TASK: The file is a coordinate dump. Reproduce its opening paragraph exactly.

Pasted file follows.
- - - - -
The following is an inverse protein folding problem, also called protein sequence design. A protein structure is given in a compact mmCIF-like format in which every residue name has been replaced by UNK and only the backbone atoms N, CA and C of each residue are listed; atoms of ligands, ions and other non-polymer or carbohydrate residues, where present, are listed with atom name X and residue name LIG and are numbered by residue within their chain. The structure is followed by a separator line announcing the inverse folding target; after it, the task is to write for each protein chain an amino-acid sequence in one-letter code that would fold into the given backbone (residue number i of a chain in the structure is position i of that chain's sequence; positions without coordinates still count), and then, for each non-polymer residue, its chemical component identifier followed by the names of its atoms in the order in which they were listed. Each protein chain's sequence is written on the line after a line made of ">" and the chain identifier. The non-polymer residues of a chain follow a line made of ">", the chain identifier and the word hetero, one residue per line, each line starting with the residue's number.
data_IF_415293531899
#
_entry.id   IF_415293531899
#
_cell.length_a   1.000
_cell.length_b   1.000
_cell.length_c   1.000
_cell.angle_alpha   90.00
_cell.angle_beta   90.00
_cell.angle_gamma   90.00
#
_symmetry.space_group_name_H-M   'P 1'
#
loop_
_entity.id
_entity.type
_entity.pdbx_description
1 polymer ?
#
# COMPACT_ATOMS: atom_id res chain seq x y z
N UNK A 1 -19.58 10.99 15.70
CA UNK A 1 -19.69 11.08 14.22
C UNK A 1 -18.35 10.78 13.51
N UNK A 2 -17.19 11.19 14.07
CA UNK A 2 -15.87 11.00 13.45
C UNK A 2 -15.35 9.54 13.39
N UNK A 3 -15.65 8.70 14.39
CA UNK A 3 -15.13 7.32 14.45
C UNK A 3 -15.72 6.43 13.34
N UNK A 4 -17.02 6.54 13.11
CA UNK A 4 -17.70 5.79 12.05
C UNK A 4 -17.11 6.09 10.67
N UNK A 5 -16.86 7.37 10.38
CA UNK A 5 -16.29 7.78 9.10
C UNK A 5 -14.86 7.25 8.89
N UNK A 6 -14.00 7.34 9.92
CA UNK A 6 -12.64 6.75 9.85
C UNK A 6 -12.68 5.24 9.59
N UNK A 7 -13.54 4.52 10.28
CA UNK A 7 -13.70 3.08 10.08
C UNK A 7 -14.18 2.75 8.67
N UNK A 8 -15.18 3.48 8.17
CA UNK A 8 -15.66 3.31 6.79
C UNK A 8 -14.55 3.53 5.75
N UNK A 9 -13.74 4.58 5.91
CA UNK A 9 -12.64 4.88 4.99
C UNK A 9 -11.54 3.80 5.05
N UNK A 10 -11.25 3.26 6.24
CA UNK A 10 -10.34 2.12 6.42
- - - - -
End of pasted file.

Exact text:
The following is an inverse protein folding problem, also called protein sequence design. A protein structure is given in a compact mmCIF-like format in which every residue name has been replaced by UNK and only the backbone atoms N, CA and C of each residue are listed; atoms of ligands, ions and other non-polymer or carbohydrate residues, where present, are listed with atom name X and residue name LIG and are numbered by residue within their chain. The structure is followed by a separator line announcing the inverse folding target; after it, the task is to write for each protein chain an amino-acid sequence in one-letter code that would fold into the given backbone (residue number i of a chain in the structure is position i of that chain's sequence; positions without coordinates still count), and then, for each non-polymer residue, its chemical component identifier followed by the names of its atoms in the order in which they were listed. Each protein chain's sequence is written on the line after a line made of ">" and the chain identifier. The non-polymer residues of a chain follow a line made of ">", the chain identifier and the word hetero, one residue per line, each line starting with the residue's number.